Re: RFC: Easy-Reclaimable LRU list

From: Zheng Liu
Date: Tue Jul 17 2012 - 11:55:20 EST

On Mon, Jun 25, 2012 at 11:24:35AM +0100, Mel Gorman wrote:
> On Tue, Jun 19, 2012 at 02:49:01PM +0900, Minchan Kim wrote:
> > Hi everybody!
> >
> > Recently, there are some efforts to handle system memory pressure.
> >
> > 1) low memory notification - [1]
> > 2) fallocate(VOLATILE) - [2]
> > 3) fadvise(NOREUSE) - [3]
> >
> > For them, I would like to add new LRU list, aka "Ereclaimable" which is opposite of "unevictable".
> > Reclaimable LRU list includes _easy_ reclaimable pages.
> > For example, easy reclaimable pages are following as.
> >
> > 1. invalidated but remained LRU list.
> > 2. pageout pages for reclaim(PG_reclaim pages)
> > 3. fadvise(NOREUSE)
> > 4. fallocate(VOLATILE)
> >
> > Their pages shouldn't stir normal LRU list and compaction might not migrate them, even.
> Why would compaction not migrate them? We might still want to migrate
> > Reclaimer can reclaim Ereclaimable pages before normal lru list and will avoid unnecessary
> > swapout in anon pages in easy-reclaimable LRU list.
> > It also can make admin measure how many we have available pages at the moment without latency.
> That's not true for PG_reclaim pages as those pages cannot be discarded
> until writeback completes.
> One reason why I tried moving PG_reclaim pages to a separate list was
> to avoid excessive scanning when writing back to slow devices. If those
> pages were moved to an "easy-reclaimable" LRU list then the value would
> be reduced as scanning would still occur. It might make it worse because
> the whole Ereclaimable list would be scanned for pages that cannot be
> reclaimed at all before moving to another LRU list.
> This separate list does not exist today because it required a page bit to
> implement and I did not want it to be a 64-bit only feature. You will
> probably hit the same problem.
> The setting of the page bit is also going to be a problem but you may be
> able to lazily move pages to the EReclaimable list in the same way
> unevictable pages are handled.
> > It's very important in recent mobile systems because page reclaim/writeback is very critical
> > of application latency. Of course, it could affect normal desktop, too.
> > With it, we can calculate fast-available pages more exactly with NR_FREE_PAGES + NR_ERECLAIMABLE_PAGES,
> > for example. If it's below threshold we defined, we could trigger 1st level notification
> > if we really need prototying low memory notification.
> >
> If PG_reclaim pages are on this list, then that calculation will not be
> helpful.
> > We may change madvise(DONTNEED) implementation instead of zapping page immediately.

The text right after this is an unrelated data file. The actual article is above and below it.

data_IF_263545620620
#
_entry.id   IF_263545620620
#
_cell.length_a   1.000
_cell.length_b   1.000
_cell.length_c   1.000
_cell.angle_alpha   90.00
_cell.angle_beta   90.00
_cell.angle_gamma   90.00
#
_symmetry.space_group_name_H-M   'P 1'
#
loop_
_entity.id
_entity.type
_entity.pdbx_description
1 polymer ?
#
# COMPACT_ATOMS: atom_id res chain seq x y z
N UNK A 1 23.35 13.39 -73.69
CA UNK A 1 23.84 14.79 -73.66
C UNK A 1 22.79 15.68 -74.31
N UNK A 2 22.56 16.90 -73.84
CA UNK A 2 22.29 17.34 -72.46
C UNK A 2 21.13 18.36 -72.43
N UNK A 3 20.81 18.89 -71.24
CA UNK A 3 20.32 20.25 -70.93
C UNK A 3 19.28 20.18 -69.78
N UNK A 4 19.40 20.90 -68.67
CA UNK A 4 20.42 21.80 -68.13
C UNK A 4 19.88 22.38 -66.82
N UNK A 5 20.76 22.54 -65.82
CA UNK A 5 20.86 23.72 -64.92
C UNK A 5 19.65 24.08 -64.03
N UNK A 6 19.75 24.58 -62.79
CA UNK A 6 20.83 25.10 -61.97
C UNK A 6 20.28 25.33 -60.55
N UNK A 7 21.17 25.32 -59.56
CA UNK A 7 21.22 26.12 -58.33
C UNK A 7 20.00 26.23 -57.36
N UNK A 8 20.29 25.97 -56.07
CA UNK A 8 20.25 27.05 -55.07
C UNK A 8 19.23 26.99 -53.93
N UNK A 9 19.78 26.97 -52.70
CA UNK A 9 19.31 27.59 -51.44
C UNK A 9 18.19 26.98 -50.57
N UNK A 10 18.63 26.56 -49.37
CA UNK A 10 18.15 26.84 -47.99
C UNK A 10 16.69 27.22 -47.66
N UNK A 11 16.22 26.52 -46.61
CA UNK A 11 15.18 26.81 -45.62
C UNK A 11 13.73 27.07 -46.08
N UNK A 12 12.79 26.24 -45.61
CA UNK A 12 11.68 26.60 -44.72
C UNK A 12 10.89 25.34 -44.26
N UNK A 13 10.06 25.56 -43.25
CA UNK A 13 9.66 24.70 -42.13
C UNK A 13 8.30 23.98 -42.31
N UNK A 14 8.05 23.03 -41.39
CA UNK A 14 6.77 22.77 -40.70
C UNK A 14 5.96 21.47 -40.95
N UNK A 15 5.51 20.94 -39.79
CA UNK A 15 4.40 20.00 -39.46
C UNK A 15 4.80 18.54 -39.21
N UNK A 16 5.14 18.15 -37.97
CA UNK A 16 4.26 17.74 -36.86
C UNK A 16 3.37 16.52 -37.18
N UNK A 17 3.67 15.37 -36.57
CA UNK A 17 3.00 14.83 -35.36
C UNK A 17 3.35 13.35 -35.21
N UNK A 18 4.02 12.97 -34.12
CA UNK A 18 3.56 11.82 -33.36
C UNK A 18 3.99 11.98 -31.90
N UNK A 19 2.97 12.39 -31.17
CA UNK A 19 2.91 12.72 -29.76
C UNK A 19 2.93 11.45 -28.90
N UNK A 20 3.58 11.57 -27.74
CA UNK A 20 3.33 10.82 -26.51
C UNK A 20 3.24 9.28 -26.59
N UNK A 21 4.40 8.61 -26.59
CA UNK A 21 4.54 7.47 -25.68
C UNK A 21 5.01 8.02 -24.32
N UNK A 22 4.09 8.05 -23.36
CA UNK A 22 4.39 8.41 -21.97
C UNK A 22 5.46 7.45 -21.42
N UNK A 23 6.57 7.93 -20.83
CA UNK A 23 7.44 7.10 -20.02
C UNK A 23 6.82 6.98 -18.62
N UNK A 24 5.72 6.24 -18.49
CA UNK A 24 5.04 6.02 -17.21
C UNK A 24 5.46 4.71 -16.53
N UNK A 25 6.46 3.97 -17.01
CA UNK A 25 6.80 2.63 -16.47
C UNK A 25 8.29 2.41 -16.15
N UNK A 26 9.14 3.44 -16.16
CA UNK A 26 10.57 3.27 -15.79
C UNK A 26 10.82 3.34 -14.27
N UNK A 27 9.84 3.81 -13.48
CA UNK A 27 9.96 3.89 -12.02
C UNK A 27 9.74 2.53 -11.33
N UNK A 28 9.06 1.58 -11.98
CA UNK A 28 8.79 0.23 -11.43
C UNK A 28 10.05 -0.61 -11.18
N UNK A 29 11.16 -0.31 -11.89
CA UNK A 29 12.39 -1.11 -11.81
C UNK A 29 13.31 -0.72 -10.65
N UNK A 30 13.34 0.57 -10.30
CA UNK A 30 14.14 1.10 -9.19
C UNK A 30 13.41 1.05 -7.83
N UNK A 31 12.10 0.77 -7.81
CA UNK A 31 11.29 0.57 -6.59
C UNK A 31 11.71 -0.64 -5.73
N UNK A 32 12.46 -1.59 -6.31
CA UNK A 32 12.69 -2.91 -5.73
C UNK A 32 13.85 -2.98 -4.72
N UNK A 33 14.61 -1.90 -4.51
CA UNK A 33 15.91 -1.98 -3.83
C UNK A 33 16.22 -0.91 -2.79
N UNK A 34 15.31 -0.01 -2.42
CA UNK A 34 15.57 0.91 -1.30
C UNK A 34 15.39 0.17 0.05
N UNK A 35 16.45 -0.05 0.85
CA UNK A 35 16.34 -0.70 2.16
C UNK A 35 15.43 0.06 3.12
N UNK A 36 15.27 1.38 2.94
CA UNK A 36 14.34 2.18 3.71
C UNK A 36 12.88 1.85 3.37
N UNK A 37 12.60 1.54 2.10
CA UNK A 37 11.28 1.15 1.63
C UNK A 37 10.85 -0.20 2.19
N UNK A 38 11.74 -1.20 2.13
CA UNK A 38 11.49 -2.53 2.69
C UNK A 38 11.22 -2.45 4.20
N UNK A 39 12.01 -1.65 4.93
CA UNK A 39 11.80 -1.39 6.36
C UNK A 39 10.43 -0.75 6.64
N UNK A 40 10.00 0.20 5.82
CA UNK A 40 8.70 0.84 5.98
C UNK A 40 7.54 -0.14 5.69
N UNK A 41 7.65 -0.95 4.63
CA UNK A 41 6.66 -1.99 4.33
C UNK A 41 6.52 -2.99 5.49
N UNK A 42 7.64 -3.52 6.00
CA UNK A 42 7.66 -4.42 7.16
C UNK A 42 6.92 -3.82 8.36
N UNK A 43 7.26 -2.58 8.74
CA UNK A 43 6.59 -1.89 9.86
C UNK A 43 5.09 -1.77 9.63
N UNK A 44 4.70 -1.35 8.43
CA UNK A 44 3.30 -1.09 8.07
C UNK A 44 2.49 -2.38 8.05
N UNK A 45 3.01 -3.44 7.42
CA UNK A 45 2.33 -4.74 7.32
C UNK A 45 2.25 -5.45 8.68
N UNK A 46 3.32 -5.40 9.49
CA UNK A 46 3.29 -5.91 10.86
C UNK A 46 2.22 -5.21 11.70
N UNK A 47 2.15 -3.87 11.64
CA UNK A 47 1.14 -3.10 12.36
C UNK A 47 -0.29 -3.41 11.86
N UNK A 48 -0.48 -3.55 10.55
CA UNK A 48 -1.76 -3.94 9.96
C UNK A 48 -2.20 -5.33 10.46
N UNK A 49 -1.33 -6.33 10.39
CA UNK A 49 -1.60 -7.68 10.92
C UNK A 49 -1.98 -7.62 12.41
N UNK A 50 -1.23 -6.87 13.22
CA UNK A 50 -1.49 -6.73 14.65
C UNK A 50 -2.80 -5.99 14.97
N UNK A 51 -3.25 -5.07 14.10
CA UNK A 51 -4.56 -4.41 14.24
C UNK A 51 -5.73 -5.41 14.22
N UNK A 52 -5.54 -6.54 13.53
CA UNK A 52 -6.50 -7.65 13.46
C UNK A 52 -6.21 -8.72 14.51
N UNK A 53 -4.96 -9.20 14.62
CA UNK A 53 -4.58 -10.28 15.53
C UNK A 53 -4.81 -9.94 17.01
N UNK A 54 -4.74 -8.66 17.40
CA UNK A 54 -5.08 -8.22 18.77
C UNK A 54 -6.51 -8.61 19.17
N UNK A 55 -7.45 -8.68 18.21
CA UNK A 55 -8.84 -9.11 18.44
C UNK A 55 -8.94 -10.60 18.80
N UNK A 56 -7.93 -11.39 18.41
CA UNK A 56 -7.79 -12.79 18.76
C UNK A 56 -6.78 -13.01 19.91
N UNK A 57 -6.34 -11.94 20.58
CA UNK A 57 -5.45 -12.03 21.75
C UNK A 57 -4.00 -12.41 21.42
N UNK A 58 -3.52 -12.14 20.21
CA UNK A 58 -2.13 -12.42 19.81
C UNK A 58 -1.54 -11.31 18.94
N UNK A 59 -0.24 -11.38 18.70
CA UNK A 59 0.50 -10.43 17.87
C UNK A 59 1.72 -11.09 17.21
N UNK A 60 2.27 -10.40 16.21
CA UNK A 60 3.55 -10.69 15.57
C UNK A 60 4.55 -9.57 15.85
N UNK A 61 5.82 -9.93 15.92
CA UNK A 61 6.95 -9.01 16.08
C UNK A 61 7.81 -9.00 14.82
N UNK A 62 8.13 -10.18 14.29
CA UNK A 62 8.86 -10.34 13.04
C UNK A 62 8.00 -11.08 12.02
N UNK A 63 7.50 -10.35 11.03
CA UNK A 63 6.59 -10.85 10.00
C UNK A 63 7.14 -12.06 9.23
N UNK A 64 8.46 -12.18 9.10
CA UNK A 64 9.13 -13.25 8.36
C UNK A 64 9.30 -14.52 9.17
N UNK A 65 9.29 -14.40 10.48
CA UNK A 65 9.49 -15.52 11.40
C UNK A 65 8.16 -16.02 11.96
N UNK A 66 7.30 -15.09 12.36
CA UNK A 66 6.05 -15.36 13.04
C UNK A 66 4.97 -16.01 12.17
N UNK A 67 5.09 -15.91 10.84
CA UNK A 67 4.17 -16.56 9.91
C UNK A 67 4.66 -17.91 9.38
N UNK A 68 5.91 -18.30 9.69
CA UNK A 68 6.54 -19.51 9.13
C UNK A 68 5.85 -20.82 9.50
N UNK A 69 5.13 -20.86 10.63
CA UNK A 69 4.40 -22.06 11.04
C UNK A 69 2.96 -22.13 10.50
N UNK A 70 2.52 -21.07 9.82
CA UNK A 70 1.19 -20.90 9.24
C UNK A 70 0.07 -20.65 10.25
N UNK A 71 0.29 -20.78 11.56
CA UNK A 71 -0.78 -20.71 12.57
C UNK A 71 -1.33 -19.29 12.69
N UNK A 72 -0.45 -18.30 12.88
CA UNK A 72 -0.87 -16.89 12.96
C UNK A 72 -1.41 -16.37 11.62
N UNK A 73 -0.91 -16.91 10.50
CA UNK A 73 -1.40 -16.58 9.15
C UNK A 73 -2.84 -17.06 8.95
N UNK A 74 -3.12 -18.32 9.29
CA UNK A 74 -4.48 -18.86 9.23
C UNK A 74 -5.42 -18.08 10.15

> > If memory pressure doesn't happen, pages are in memory so we can avoid so many minor fault.
> > Of course, we can discard instead of swap out if system memory pressure happens.
> > We might implement it madvise(VOLATILE) instead of DONTNEED, but anyway it's off-topic in this thread.
> >
> > As a another example, we can implement CFLRU(Clean-First LRU) which reclaims unmapped-clean cache page firstly.
> That alters ageing of pages significantly. It means that workloads that
> are using read heavily will have their pages discarded first.

Hi Mel,

Sorry, I only notice this thread today. The key issue is that we need to
balance between page cache and mapped file page. AFAIK, in latest kernel,
the page cache gets a higher priority than mapped file page because it is
easy to be activated and be promoted into active list. For example,
when the application reads some data twice at a offset,
mark_page_accessed will be called twice, and this page will be
activated. However, when the application accesses a mapped file page
twice, it is only in inactive list and access bit is marked. Until we
try to free pages, this page will be given a chance to keep in inactive
list. It is unfair for mapped file page. In old kernel, such as
2.6.18, mapped file page is treated as anonymous page, which has a
higher priority. Meanwhile, for most developers, they think that there
is no any differences between page cache and mapped file page. So IMHO
we need to reduce the priority of page cache, or at least we need to
measure access times of mapped file page correctly. As this thread is
discussed [1], we met this problem in our product system.


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